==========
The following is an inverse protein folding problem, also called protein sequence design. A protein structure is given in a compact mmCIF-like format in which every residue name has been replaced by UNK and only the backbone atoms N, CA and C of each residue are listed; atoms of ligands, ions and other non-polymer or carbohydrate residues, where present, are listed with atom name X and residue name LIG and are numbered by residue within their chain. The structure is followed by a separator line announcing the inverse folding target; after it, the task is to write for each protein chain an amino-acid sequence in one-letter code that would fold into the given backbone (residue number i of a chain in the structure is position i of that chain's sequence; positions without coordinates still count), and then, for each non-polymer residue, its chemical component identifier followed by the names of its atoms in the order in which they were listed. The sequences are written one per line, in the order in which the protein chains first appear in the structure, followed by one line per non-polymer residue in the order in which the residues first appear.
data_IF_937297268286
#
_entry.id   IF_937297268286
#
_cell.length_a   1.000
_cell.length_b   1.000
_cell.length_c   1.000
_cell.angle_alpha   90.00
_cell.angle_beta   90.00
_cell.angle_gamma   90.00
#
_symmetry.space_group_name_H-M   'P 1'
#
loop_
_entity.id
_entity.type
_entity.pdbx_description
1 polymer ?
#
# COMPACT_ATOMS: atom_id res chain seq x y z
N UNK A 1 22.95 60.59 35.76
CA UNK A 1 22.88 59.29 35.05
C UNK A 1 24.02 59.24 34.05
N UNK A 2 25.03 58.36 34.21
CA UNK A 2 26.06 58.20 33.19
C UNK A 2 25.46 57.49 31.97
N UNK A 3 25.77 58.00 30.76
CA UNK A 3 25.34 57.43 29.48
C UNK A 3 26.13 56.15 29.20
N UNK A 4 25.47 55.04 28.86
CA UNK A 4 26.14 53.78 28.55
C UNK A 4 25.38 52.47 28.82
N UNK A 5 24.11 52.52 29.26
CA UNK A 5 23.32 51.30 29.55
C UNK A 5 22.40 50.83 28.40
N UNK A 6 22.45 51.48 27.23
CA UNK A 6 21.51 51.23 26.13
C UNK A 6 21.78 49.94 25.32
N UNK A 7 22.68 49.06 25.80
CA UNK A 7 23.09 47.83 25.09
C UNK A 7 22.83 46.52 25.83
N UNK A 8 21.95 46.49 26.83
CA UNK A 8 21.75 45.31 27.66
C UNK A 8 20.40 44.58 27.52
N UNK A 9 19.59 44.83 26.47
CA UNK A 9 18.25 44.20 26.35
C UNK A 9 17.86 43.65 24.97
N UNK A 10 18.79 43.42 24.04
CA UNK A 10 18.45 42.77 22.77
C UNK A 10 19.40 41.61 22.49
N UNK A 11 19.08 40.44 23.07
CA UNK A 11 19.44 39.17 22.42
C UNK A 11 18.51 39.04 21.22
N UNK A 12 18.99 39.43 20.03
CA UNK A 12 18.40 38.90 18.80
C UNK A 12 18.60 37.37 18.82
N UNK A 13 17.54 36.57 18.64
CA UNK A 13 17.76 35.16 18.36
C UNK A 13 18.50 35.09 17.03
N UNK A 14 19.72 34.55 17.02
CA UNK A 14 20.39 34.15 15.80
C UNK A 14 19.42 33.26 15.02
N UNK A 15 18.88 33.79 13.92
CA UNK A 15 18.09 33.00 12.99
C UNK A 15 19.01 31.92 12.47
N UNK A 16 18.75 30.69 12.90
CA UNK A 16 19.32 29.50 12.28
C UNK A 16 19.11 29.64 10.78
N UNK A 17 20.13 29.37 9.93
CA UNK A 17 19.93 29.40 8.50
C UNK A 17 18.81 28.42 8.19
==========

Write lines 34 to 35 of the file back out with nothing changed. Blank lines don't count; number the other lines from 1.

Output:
N UNK A 5 24.11 52.52 29.26
CA UNK A 5 23.32 51.30 29.55